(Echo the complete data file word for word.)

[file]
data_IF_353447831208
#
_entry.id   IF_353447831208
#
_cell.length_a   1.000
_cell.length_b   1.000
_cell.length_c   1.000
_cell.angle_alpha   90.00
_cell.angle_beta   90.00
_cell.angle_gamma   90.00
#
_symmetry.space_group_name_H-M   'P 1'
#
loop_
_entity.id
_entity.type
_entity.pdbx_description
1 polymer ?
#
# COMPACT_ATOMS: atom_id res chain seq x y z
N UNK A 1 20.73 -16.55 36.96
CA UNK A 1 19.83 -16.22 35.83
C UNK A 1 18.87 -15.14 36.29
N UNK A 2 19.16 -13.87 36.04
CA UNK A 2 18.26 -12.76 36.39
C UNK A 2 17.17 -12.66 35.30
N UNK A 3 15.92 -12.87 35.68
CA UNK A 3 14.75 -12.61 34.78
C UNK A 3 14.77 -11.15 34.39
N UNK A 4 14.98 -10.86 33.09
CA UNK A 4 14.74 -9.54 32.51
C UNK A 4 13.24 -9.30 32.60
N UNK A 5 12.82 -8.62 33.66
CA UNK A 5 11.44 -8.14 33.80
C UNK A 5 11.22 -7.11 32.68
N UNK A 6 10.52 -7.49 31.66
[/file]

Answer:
data_IF_353447831208
#
_entry.id   IF_353447831208
#
_cell.length_a   1.000
_cell.length_b   1.000
_cell.length_c   1.000
_cell.angle_alpha   90.00
_cell.angle_beta   90.00
_cell.angle_gamma   90.00
#
_symmetry.space_group_name_H-M   'P 1'
#
loop_
_entity.id
_entity.type
_entity.pdbx_description
1 polymer ?
#
# COMPACT_ATOMS: atom_id res chain seq x y z
N UNK A 1 20.73 -16.55 36.96
CA UNK A 1 19.83 -16.22 35.83
C UNK A 1 18.87 -15.14 36.29
N UNK A 2 19.16 -13.87 36.04
CA UNK A 2 18.26 -12.76 36.39
C UNK A 2 17.17 -12.66 35.30
N UNK A 3 15.92 -12.87 35.68
CA UNK A 3 14.75 -12.61 34.78
C UNK A 3 14.77 -11.15 34.39
N UNK A 4 14.98 -10.86 33.09
CA UNK A 4 14.74 -9.54 32.51
C UNK A 4 13.24 -9.30 32.60
N UNK A 5 12.82 -8.62 33.66
CA UNK A 5 11.44 -8.14 33.80
C UNK A 5 11.22 -7.11 32.68
N UNK A 6 10.52 -7.49 31.66